Anyways, the real point of The Wolf of Wall Street is, of course, the debauched excesses of untrammeled Wall Street living. This is where the morality of the film is so bizarrely ambiguous. We never see the victims of the protagonist's frauds, and they're only briefly alluded to. On the other hand, it occasionally seems that perhaps we are meant to share his self-pity; a fairly offensive notion. It isn't entirely clear whether we are to be repulsed by the scenes of utter hedonism, or somewhat envious of them. Is the take-away point here that the problem with Wall Street schemes is that they don't even make the perpetrators happy? Because the film is largely lacking in any sense of social responsibility.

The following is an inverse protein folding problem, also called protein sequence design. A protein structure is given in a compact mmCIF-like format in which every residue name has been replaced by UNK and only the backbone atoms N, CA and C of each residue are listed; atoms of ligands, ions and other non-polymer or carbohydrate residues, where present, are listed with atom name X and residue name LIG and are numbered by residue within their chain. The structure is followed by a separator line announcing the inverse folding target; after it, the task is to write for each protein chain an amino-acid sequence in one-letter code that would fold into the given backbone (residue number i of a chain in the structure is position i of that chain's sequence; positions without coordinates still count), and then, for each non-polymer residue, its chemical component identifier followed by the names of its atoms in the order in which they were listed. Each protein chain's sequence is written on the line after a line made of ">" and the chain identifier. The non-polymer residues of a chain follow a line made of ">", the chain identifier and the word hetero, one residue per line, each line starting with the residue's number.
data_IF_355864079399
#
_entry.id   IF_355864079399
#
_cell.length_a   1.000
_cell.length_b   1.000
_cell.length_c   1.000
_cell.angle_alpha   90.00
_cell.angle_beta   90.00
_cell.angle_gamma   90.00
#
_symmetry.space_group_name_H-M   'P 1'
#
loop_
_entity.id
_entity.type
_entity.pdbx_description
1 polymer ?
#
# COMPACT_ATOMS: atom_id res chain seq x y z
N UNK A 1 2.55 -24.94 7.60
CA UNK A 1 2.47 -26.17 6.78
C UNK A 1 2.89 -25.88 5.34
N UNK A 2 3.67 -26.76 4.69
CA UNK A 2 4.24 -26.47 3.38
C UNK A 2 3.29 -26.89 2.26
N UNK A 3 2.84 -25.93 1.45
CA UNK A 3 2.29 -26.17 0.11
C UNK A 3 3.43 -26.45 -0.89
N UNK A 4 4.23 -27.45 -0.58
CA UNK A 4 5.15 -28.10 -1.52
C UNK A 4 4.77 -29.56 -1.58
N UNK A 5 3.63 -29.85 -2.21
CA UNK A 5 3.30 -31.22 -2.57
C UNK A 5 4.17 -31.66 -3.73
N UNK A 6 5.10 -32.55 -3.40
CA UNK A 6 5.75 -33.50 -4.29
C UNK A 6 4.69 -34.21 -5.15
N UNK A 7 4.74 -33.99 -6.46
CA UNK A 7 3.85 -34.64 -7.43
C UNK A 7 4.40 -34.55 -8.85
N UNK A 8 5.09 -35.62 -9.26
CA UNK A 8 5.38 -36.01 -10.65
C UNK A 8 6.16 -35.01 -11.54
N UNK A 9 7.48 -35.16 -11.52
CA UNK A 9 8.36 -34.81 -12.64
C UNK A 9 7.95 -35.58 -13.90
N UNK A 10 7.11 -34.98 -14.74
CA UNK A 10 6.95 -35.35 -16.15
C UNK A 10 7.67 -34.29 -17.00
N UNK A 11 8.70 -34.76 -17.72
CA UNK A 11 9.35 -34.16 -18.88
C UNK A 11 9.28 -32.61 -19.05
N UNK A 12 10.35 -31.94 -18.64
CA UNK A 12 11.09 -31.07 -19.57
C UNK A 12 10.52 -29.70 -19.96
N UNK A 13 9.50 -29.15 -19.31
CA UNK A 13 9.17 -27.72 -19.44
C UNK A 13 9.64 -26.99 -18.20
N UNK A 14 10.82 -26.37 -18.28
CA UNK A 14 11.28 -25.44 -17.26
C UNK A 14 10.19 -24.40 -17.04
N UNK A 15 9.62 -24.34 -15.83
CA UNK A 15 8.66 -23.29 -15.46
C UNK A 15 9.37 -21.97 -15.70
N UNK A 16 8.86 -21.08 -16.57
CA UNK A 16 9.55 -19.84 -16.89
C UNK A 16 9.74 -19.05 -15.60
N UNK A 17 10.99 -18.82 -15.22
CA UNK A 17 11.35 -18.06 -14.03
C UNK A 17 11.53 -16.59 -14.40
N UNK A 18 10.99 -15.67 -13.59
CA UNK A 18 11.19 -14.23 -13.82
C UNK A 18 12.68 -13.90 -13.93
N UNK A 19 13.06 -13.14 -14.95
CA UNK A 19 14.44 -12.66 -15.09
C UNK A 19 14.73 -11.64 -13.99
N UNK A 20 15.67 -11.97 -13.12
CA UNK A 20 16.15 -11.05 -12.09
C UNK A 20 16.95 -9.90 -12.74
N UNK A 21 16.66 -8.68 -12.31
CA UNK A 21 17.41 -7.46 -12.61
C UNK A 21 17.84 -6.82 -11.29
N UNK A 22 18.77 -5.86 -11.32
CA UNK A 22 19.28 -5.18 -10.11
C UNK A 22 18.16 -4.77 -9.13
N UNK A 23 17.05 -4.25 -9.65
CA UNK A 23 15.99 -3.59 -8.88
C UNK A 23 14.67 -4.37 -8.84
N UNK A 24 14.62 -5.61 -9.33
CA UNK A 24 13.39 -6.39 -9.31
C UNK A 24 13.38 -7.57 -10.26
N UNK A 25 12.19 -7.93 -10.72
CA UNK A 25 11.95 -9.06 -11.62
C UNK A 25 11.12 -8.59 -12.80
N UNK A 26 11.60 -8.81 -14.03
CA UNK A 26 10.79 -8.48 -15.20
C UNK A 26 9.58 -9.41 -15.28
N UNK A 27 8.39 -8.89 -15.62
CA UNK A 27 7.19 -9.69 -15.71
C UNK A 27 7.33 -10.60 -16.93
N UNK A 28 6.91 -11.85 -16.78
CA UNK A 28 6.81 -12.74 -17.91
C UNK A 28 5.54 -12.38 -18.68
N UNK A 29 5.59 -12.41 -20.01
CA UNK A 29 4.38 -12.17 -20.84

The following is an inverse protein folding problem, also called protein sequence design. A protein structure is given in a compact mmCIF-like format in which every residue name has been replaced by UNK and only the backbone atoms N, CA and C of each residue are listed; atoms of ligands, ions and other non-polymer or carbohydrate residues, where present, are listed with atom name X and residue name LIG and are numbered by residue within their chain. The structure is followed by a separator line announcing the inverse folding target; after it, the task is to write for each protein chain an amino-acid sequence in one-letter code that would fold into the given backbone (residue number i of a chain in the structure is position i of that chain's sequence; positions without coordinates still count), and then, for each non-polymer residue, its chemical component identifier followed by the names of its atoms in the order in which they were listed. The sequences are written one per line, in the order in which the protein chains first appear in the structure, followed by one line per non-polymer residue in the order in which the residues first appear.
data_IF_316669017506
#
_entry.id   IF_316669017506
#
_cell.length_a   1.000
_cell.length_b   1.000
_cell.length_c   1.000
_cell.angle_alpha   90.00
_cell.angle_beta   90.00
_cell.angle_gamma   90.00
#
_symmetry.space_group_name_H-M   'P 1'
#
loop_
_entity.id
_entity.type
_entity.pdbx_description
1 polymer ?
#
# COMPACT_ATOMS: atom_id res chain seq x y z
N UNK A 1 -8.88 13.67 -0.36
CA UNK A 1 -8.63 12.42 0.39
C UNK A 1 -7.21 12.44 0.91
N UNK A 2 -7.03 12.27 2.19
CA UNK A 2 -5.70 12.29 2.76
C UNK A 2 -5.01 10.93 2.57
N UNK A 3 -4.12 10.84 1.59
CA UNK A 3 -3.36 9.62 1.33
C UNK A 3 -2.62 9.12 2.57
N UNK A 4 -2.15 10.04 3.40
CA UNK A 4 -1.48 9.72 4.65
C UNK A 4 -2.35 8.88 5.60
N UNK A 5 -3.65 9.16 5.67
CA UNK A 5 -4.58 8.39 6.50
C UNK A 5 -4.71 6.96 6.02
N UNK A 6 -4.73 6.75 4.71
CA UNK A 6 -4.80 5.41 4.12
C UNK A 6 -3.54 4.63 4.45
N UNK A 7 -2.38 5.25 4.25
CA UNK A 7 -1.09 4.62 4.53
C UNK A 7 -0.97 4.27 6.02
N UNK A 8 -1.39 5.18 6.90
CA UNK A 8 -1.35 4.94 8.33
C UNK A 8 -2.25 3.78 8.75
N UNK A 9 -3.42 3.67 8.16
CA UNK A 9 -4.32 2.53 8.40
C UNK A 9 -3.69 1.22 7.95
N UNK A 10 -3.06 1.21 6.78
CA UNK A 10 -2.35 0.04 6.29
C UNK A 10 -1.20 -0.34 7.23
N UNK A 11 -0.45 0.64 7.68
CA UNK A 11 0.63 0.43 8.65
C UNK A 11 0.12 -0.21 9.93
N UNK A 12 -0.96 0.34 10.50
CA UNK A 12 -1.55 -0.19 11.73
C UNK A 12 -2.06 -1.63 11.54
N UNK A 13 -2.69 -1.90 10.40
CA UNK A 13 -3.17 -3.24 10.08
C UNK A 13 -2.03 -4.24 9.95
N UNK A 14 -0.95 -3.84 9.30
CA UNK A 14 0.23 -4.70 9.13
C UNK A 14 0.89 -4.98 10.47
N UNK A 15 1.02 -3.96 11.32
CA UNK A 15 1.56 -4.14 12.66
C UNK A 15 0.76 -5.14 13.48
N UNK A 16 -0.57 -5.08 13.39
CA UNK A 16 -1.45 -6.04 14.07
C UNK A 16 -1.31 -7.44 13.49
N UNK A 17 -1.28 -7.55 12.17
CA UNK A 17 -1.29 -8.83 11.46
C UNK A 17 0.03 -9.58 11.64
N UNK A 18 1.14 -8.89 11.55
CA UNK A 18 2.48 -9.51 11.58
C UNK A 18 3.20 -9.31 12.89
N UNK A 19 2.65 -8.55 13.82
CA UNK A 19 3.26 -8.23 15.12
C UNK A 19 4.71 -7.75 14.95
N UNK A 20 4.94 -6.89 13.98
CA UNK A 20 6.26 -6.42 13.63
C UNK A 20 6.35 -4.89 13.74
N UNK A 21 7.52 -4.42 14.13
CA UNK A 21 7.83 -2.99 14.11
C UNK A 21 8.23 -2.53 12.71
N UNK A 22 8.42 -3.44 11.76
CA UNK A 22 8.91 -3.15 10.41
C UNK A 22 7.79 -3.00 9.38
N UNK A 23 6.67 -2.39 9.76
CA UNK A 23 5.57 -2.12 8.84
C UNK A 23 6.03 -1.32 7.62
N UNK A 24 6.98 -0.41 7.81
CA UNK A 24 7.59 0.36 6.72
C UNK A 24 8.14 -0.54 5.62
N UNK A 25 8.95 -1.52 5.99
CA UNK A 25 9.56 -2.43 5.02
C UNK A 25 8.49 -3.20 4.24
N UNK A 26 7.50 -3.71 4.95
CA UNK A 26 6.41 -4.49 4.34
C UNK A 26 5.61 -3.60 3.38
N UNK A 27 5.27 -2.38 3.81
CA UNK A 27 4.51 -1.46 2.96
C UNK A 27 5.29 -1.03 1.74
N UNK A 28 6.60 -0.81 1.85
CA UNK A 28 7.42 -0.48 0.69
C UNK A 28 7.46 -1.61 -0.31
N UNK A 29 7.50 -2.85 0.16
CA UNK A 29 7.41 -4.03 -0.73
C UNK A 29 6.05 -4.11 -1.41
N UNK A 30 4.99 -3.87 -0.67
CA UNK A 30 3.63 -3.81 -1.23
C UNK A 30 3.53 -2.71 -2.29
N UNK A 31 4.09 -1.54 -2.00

But of course, maybe that's what the audience is meant to provide. In this regard, what I find perhaps most intriguing about the film is the way in which it is aggressively dated in the past. Occasionally we get scenes of tv footage, for instance, and it is so grainy and obviously outmoded, that you're jarred into remembering that this is not happening in the present. What really drives this effect home is the soundtrack, which is insistently grounded in the 90s, to an almost surreal extent. People dance to Baby's Got Back at a wedding; the Lemonheads' cover of Mrs Robinson plays at one point, and in the most climactic example, a scene on the yacht is set to a Foo Fighters track. Yes, it's thematically appropriate ("gotta promise not to stop when I say when"), but it's also rather charmingly dated. Now, you ask yourself, why on earth would a film that is so clearly timely and related to the present moment of backlash against Wall Street and luxury living* so relentlessly remind you that it is NOT talking about the present? My theory is: because it really isn't. What this movie quietly wants you to realize, I suggest, is that it is obsolete. What looks like outrageous excess and absurd amounts of money is simply laughable in comparison to the kinds of profits those types of people are making nowadays. Although Leo's world looks like another planet to us, one of unimaginable, unfathomable extravagance, it is but the tip of the iceberg. We literally cannot imagine the opulence and astonishing greed and power of comparable characters in our own time.